Cuba: An American History
Scribner, September 7, 2021
Our thanks to Peter Jordens for bringing this item to our attention.
A review by Carrie Gibson for London’s Guardian.
As Ada Ferrer writes, ‘Cuba – its sugar, its slavery, its slave trade – is part of the history of American capitalism’
In July, the eruption of unexpected protests in Cuba, sparked by food shortages and growing frustration with the government, unsurprisingly met with a corresponding flood of commentary from its opinionated neighbour.Forget the Alamo review: dark truths of the US south and its ‘secular Mecca’Read more
People in the US called for everything from sending troops to supporting the communist regime, with the general tone of debate indicating that the public perhaps didn’t have the strongest grasp on the long and tangled history of the US and Cuba.
The timing is therefore ideal for Ada Ferrer’s important new book, which traces this complex story. However, rather than putting geopolitics or “great men” at the heart of the book, Ferrer’s focus is on the Cuban people, the descendants of whom are calling for libertad. Her aim is to provide a mirror in which US “readers can see their own country refracted through the eyes of another”.
Ferrer, a historian at New York University, starts by describing her own “heavy inheritance”. She was born in Cuba in 1962. In 1963 her mother took her to New York, where her father was living. Her mother had to leave behind a nine-year-old son from a previous marriage. Ferrer, like thousands of others, would feel the full tension of the US-Cuba relationship in the very fabric of her family.
From there, Ferrer turns to the island story, packing five centuries into concise chapters brimming with vivid detail and terrific page-turning momentum. She starts with the establishment of the first Spanish settlement in 1511, explaining how Cuba became an important stopover for the annual treasure fleet. By the 18th century, its impressive defences and strategic location enticed the British to capture and occupy “the Havannah” from 1762 to 1763 – an incident long erased from Britain’s collective memory, if it was ever there in the first place. Also often forgotten is Cuba’s crucial role in the American struggle for independence, as Spain channelled money and troops through the island to support the revolution.
By the late 18th century, the contours of the relationship with the US were clear. Cuba’s economy had been transformed by the collapse of sugar production in Saint-Domingue during the Haitian revolution, between 1791 and 1804. Investment in Cuban sugar soared, as did the number of enslaved people brought to the island.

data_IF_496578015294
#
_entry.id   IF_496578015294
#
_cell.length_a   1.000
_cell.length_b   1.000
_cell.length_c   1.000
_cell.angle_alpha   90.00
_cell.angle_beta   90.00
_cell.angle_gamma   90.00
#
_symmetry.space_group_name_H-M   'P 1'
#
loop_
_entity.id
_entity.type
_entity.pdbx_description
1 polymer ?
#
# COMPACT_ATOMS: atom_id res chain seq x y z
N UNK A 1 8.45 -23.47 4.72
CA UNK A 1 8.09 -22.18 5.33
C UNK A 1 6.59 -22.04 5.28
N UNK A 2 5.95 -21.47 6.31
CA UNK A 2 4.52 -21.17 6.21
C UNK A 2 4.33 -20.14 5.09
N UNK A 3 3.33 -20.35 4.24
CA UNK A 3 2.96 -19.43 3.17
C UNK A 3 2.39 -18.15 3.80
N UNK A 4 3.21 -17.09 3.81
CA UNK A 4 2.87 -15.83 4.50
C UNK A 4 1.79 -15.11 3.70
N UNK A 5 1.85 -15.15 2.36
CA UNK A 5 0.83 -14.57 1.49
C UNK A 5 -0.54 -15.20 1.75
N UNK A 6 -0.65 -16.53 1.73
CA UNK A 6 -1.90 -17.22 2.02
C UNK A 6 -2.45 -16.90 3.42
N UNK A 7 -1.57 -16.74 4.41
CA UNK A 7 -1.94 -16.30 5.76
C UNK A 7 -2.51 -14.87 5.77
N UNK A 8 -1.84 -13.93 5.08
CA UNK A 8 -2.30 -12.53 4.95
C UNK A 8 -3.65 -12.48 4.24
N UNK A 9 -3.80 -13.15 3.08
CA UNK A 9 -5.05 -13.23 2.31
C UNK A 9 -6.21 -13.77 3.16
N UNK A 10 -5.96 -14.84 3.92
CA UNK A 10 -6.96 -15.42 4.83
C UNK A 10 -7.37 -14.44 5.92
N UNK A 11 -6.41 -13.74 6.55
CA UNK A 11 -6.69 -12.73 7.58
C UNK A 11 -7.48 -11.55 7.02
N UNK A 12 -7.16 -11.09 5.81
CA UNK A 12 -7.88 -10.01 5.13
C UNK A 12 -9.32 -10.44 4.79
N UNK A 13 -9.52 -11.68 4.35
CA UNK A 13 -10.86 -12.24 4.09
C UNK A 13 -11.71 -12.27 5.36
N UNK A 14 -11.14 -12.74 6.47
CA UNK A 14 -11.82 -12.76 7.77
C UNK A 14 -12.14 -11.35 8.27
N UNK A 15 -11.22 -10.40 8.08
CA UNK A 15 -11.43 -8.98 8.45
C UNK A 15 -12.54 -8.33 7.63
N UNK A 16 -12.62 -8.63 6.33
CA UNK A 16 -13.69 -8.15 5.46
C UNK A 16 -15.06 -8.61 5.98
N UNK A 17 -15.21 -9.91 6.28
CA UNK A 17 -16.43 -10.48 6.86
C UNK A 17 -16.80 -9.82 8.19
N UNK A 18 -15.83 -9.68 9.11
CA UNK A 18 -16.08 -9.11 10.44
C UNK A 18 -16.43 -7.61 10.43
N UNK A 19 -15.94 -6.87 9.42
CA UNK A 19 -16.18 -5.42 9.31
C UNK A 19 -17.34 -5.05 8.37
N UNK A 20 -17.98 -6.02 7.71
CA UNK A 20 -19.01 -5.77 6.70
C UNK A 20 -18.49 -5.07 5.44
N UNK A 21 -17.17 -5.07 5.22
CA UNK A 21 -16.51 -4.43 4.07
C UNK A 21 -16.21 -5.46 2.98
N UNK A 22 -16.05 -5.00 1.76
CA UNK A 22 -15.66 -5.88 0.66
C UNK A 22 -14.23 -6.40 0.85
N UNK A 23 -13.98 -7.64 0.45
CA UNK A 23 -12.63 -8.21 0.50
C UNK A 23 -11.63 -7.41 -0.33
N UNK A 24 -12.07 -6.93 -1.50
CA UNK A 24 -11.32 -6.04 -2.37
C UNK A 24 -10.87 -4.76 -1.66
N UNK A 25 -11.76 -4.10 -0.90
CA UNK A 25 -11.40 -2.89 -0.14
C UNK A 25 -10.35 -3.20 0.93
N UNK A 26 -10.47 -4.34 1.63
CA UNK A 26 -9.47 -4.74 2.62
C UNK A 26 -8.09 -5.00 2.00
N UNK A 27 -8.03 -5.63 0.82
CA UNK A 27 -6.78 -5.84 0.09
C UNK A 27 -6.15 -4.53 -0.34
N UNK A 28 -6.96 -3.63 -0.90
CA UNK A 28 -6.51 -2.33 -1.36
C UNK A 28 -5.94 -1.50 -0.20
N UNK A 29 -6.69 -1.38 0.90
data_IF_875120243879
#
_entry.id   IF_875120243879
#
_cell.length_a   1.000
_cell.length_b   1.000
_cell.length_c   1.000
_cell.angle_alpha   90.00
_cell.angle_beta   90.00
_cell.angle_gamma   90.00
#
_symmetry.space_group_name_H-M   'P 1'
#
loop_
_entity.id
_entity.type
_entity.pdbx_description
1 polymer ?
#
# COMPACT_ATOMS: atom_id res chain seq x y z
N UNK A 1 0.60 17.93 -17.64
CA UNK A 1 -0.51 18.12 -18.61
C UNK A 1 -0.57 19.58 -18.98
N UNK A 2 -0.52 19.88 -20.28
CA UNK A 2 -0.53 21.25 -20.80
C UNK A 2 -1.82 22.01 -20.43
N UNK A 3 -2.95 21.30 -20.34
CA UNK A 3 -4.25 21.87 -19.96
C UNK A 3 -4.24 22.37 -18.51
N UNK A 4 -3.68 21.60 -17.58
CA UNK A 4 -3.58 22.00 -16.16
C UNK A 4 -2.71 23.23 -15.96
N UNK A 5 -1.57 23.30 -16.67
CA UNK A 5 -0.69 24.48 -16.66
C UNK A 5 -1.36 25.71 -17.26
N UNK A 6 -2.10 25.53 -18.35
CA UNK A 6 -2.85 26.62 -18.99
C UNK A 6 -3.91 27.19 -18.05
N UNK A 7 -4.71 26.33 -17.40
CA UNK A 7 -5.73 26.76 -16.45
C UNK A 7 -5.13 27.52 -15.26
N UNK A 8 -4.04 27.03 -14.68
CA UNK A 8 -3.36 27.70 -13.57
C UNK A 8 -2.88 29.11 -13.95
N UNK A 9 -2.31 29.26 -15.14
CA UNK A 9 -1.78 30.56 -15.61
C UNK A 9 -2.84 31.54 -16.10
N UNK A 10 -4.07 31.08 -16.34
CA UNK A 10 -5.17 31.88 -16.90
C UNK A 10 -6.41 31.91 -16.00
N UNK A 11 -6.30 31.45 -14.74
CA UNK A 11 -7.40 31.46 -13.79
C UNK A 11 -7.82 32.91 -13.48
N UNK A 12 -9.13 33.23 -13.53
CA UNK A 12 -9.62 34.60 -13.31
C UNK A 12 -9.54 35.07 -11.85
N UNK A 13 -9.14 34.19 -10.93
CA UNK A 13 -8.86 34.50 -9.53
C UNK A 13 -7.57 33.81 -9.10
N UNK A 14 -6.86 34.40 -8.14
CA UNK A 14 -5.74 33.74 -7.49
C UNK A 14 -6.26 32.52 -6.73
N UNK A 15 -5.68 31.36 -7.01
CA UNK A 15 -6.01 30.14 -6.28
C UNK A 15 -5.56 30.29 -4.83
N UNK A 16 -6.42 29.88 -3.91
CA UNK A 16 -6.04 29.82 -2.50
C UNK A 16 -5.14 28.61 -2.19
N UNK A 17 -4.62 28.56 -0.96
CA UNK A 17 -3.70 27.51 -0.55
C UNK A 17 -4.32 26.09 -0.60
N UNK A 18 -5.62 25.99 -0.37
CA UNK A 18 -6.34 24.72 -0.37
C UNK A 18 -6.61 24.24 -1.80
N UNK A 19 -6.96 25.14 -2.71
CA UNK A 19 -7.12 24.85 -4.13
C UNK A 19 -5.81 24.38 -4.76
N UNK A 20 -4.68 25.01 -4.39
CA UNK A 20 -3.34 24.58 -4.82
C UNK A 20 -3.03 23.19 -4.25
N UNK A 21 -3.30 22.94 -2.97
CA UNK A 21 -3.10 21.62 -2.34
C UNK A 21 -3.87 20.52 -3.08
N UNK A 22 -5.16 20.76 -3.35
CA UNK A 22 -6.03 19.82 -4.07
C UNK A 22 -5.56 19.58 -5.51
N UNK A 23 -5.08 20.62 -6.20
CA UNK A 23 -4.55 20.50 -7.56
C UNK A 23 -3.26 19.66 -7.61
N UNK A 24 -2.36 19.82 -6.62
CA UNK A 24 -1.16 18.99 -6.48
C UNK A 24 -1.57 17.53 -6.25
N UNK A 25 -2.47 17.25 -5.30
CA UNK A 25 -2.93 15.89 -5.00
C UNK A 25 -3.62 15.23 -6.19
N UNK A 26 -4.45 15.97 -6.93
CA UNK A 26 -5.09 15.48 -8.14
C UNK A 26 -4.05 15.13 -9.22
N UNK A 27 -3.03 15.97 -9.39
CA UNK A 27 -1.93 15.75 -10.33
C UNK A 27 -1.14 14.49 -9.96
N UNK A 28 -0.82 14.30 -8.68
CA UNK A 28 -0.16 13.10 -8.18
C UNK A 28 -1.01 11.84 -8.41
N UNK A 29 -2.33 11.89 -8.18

Sugar and slavery bound Cuba and the US together. Ferrer is clear on this: “Cuba – its sugar, its slavery, its slave trade – is part of the history of American capitalism.” One telling example could be found in March 1853, when the newly elected vice-president, William Rufus King, running mate of President Franklin Pierce, was sworn into office from the Ariadne sugar estate in Matanzas, Cuba. King was an Alabama slaveowner, convalescing in Cuba from the tuberculosis that killed him the following month.
That decade also saw failed plots to annex Cuba – still a Spanish colony – to the slaveholding US south, but the American civil war ended such schemes. Soon after, in 1868, Cubans began an unsuccessful 10-year war for independence. Slavery ended first – if not until 1886 – but colonialism lingered on.
José Martí, who spearheaded the final push for independence in 1895, realised that racial harmony would be crucial for an independent Cuba. He had lived in exile in the US and had been troubled by the racism he saw. Martí died in battle, and the conflict was subsumed by the Spanish-American war of 1898. Instead of independence and equality, there was a US occupation until 1902, and again between 1906 and 1909, which brought with it meddling in education and voting systems as well as a wave of bankruptcies exploited by US investors.
The final insult was the 1901 Platt amendment, which allowed the US the right to intervene militarily in Cuba, a surrender of sovereignty that lasted until 1934. It wasn’t “outright colonialism”, Ferrer notes, “but something close to it”.
In the early years of the Cuban republic, sugar boomed thanks to favourable US tariffs. But the main beneficiaries were foreign landowners. There was also wide social unrest. One chapter in the long-running Afro-Cuban struggle for equality ended with the brutal suppression of the Independent Party of Color (PIC) in 1912. By the 1930s there were strikes – also met with repression. Throughout this period, tourists – many from the US – flocked to the island, seeking a good time.
Fidel Castro, mercifully, doesn’t enter Ferrer’s story until about halfway through the book. There is, of course, no telling the history of modern Cuba – or indeed, the modern US – without him. But he can take up all the oxygen.
Ferrer recounts his rise while balancing it with the larger social forces he was able to harness. As she observes, “only if we read history backward can we imagine that the revolution was Fidel Castro’s from the start.” In its early days, the revolution was popular because the public believed it could have an active role in shaping it. Despite its social progress, in economic matters Cuba was still in the 19th century, dependent on sugar. Hundreds of thousands of Cubans voted with their feet and transformed the sleepy beach town of Miami into one of the most powerful US cities.
The final part of the book brings the story up to the present day, through the collapse of the Soviet Union, the thawing of relations in the Obama era and their re-freezing under Trump. This summer may well mark another turning point.
“As history makes people,” Ferrer concludes, “so do people make history.” Whatever history Cubans make for themselves – and in their relationship with the US – it will doubtless be a gripping next chapter.